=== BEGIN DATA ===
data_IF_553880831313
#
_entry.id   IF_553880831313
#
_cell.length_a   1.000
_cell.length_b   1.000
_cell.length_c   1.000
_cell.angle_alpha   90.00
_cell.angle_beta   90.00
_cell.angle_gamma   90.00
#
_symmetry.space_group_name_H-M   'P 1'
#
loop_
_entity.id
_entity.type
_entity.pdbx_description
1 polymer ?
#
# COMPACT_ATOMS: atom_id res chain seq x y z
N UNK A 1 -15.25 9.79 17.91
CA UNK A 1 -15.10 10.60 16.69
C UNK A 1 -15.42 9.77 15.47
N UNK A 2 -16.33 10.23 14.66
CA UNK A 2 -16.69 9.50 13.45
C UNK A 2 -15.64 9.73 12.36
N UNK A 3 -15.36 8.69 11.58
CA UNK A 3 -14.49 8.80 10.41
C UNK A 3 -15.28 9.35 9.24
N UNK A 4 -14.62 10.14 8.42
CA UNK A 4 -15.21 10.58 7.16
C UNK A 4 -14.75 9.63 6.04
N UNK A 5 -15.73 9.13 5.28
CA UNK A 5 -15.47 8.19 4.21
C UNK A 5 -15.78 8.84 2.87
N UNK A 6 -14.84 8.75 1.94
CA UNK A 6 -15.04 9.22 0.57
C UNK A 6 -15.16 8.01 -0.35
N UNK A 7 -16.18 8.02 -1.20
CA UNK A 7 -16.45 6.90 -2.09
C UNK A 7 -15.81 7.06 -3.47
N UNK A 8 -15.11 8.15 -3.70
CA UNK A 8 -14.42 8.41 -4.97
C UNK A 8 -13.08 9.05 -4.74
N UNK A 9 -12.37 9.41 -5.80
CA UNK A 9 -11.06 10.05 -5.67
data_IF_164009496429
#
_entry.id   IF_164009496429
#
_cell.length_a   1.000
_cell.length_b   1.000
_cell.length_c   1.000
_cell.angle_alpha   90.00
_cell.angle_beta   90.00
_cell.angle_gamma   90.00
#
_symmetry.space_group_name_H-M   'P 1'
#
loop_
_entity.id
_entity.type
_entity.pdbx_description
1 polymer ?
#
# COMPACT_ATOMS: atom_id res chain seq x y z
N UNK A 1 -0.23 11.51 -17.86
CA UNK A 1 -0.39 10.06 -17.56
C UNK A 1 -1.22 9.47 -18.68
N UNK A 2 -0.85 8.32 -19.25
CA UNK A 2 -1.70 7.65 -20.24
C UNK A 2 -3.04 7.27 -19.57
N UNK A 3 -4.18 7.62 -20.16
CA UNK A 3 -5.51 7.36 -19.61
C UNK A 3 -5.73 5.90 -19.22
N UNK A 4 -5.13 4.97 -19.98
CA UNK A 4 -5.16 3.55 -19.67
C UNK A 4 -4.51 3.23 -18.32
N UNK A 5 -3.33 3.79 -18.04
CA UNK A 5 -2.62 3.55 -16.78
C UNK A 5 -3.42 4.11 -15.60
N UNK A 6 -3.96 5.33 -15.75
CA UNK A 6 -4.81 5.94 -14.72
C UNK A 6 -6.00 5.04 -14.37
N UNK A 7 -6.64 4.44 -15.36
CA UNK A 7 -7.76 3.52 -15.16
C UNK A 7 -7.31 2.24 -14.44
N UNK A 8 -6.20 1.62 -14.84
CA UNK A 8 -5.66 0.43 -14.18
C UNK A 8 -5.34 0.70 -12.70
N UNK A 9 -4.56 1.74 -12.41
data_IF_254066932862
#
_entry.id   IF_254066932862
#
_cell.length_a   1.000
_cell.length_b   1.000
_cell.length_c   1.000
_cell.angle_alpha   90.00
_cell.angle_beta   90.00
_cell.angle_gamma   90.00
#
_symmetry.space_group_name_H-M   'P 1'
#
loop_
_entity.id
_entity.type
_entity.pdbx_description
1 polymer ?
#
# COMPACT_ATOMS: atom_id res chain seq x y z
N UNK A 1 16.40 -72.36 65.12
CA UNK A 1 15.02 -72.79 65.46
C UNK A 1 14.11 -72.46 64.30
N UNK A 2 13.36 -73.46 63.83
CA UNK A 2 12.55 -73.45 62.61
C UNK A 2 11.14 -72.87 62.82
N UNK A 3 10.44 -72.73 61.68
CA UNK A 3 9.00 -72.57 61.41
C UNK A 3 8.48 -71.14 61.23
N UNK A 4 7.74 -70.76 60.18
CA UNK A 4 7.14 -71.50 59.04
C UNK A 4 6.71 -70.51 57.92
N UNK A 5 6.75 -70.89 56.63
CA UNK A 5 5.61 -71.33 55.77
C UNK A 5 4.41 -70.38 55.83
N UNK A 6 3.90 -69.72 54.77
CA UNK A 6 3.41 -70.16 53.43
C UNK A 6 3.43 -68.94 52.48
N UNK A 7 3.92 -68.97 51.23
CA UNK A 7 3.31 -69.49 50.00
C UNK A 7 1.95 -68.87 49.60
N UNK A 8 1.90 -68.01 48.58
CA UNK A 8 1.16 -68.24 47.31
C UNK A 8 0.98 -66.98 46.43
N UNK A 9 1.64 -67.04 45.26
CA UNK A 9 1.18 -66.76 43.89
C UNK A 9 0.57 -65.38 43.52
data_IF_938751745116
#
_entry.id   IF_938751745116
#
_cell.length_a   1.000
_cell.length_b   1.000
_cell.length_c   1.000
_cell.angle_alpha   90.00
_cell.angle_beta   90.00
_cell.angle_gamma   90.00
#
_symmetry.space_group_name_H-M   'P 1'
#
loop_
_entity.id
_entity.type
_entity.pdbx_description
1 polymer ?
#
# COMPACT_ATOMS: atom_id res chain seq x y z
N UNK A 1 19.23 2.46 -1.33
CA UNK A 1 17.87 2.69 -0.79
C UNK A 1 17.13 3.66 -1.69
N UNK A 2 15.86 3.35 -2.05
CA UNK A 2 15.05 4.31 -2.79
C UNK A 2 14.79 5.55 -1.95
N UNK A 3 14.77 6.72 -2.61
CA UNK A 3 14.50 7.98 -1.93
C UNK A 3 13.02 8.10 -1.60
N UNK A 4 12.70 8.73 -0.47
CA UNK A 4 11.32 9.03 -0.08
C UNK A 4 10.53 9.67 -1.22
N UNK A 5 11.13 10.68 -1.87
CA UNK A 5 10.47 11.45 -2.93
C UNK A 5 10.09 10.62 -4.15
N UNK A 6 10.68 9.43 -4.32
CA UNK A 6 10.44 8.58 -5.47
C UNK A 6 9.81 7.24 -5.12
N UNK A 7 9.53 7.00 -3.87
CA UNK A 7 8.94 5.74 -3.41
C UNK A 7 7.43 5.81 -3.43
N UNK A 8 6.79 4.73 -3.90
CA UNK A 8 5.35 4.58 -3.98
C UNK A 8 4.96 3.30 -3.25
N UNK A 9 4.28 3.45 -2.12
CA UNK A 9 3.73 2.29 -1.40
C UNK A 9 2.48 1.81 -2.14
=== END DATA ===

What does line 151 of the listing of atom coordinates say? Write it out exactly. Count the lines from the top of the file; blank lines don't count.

#